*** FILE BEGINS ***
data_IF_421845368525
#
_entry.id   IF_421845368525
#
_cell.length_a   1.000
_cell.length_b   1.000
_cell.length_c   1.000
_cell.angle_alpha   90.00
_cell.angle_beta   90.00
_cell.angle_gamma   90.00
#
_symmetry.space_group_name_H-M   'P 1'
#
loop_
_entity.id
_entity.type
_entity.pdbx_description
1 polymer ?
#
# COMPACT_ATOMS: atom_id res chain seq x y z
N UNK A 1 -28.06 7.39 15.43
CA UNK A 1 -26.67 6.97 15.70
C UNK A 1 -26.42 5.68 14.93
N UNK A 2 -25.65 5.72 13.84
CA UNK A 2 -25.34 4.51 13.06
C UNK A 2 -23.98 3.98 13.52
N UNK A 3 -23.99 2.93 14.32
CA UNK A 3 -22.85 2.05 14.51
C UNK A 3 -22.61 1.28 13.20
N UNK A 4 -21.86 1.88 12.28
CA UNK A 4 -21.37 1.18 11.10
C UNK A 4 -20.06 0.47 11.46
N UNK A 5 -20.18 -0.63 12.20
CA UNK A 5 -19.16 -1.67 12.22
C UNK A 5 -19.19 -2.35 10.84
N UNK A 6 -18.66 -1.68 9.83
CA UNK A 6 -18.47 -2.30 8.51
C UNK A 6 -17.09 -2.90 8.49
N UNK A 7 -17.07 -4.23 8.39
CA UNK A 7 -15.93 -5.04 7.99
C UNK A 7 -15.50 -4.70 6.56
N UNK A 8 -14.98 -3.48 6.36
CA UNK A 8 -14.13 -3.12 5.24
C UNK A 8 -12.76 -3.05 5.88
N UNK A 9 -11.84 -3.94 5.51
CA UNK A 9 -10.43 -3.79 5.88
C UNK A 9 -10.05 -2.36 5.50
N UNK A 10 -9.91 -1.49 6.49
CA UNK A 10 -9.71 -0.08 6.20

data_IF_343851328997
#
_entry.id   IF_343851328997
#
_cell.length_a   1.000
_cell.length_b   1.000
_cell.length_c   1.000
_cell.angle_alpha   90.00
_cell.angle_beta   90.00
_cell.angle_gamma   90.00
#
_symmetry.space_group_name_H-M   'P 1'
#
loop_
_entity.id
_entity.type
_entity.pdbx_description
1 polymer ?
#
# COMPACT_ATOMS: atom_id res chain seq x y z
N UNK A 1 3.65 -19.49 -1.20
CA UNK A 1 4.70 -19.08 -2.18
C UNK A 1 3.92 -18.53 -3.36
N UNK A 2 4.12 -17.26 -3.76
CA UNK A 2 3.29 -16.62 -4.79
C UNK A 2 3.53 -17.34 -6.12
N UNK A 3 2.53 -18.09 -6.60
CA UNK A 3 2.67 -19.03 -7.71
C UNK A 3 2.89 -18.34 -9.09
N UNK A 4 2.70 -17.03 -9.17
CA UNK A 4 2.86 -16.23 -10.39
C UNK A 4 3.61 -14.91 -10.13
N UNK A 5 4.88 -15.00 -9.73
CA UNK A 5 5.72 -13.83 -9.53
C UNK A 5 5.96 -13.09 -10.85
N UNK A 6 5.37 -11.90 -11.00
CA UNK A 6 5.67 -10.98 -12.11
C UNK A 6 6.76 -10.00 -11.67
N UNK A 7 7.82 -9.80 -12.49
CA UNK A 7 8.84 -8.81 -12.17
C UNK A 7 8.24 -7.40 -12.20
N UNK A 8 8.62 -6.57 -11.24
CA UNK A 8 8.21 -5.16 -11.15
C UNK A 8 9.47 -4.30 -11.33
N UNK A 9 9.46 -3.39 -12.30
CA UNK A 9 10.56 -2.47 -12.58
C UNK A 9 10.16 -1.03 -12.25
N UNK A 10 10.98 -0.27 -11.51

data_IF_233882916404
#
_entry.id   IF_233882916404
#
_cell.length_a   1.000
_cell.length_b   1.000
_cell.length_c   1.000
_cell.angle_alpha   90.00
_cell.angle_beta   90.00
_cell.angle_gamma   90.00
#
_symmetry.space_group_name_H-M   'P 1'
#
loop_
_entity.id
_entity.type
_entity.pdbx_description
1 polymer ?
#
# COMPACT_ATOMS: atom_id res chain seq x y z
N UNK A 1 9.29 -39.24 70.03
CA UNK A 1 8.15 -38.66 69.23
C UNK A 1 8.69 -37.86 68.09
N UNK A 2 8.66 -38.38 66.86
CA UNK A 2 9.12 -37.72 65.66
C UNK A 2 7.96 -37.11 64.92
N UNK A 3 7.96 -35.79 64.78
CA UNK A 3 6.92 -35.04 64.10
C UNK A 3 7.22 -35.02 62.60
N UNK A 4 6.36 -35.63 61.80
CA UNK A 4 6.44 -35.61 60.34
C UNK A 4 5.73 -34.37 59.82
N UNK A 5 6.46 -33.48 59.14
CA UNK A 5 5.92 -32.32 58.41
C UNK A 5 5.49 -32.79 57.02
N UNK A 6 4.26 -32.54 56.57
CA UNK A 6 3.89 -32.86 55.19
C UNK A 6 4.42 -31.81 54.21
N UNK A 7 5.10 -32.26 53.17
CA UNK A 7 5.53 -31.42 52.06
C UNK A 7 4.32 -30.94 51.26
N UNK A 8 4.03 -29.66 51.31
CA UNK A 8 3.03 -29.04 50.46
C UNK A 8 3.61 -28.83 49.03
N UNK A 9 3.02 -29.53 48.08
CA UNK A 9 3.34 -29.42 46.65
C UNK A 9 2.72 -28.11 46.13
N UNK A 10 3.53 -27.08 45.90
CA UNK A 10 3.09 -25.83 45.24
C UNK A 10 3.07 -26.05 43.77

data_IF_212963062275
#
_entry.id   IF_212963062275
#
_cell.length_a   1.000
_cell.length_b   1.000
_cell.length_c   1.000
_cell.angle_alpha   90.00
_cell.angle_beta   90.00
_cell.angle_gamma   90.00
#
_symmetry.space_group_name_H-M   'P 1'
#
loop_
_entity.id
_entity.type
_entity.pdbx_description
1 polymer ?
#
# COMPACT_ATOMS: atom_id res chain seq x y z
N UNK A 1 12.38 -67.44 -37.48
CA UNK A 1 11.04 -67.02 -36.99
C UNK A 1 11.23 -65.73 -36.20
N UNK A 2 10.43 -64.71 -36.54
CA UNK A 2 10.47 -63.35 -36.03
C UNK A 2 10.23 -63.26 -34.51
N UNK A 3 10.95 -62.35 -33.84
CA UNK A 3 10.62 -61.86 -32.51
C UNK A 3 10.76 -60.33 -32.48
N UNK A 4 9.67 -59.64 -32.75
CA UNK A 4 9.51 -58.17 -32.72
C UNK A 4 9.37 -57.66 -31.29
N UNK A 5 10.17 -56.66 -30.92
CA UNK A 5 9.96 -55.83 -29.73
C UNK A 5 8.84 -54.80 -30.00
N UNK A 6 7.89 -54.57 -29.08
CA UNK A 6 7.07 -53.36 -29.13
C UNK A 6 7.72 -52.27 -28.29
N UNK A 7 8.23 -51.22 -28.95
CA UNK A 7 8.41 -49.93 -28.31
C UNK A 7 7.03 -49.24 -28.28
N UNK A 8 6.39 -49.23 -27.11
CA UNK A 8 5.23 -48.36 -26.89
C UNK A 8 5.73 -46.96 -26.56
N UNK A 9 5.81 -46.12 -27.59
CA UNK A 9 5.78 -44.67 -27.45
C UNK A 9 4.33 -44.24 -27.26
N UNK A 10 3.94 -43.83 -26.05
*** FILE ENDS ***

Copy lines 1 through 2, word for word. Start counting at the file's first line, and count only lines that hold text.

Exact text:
data_IF_421845368525
#